Sunday, July 24, 2005

WEDDING CRASHERS

“We’ve been comin’ to the same party for twelve years now, and in no way is that depressing” Ron Burgundy

Director: David Dobkin
Cast: Owen Wilson, Vince Vaughan, Christopher Walken, Rachel McAdams

Tagline: Life’s a party. Crash it.

The frat pack are very, very worried about their age. Just look at Ben Stiller in Zoolander, Will Ferrell in Anchorman, Jack Black in School of Rock, Will Ferrell in Old School, Vince Vaughan in Dodgeball, Will Ferrell in Elf, Mike Myers in Austin Powers or Will Ferrell in A Night At The Roxbury. All of these films on some level pose the same question: “should we stop partying?” With a plot concerning two professional wedding hoppers who lie to everyone, gorge themselves on cake, shots and tits, and expect no retaliation, the same question is not far off. It arrives only fifteen minutes in, and things get lot less fun from there on. Things get so bad that their God has to step in and wouldn’t you know it? It’s Will Ferrell.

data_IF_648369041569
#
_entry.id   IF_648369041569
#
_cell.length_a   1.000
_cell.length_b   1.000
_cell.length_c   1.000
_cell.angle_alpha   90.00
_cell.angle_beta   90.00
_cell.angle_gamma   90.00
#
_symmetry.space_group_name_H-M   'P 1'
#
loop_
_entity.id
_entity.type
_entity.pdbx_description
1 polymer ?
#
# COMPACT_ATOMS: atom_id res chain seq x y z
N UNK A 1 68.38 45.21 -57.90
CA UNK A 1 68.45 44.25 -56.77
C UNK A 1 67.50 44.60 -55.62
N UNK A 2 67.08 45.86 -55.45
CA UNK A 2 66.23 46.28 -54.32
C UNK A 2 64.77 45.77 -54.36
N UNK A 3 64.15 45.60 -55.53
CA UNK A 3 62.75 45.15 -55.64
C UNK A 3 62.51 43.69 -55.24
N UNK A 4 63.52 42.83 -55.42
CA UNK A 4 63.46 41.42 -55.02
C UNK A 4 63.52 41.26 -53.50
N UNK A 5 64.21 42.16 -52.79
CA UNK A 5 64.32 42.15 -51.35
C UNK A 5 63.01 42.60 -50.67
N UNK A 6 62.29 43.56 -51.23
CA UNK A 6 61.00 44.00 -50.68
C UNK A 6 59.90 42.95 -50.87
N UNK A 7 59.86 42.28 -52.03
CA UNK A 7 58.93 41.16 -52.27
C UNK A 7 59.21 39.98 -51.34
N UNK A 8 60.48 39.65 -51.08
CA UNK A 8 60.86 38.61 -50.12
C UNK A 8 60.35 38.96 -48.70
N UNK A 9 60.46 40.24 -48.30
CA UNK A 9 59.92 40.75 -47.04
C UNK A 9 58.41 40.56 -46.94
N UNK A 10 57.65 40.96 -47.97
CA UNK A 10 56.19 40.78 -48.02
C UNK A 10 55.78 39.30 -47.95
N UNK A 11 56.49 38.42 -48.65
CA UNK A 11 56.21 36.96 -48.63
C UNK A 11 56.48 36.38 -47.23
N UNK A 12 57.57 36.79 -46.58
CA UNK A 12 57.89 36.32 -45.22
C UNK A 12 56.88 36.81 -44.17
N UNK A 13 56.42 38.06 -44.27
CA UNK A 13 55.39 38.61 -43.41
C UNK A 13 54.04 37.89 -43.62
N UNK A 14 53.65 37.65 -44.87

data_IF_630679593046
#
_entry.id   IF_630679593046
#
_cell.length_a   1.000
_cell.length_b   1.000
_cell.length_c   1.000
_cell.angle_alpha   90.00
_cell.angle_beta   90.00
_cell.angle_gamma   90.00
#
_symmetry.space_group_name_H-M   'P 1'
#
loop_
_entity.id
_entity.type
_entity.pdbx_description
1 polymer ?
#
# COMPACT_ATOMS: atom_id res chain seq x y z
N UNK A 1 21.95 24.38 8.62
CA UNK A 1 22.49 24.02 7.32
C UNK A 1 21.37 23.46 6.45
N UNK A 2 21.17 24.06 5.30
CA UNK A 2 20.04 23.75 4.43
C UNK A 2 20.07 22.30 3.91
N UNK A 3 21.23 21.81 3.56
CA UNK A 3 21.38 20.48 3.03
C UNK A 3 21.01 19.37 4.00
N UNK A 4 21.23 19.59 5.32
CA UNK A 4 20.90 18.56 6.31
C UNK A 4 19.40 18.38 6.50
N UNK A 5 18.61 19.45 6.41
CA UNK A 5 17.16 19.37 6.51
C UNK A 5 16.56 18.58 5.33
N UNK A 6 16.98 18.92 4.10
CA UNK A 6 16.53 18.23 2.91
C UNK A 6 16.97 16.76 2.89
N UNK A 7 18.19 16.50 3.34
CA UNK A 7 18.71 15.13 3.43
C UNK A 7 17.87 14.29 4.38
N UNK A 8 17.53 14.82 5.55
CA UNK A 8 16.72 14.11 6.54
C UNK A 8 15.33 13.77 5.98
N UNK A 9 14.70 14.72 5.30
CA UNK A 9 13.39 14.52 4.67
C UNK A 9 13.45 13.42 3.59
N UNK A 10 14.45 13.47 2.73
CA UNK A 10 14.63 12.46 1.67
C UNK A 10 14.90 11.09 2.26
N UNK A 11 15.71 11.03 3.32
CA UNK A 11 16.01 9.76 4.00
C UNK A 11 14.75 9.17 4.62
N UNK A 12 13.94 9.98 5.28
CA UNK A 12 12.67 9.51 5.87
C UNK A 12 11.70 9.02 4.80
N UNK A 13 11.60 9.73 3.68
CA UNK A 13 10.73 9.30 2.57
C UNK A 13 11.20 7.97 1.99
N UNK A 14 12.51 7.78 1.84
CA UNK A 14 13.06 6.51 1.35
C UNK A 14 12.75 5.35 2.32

Wedding Crashers is generally shitter than most of the films mentioned above. The story is so predictable that you can envision a writer confronted by the Microsoft paperclip saying “It looks like you’re writing a romantic comedy!” and opting to use Word’s Rom-Com Wizard. Jokes, even whole characters are borrowed from the Meet The Parents and American Pie franchises and the unimaginative one-joke characters like a swearing granny, a gay pervert and a family of Asians intended to draw the laughs simply by being onscreen, all come across as deeply insulting. As standard as the parts are, they still make as little sense as the movies tagline (you want me to ‘crash’ my life?) when put together. Plotholes and wild personality shifts are either ignored or smoothed over with “It’s love making them crazy”, as with love in Hitch or Christmas in Elf. The main cast are at worst extremely talented comedic performers without exception, but none of the circumstances are at all good enough. I’d rather see Wilson, Vaughan, Walken, McAdams and Ferrell on ‘Who’s Line Is It Anyway’ than at the whim of such a crappy template. The frat pack needn’t stop the fun just yet, but it wouldn’t hurt to party with some better story writers.

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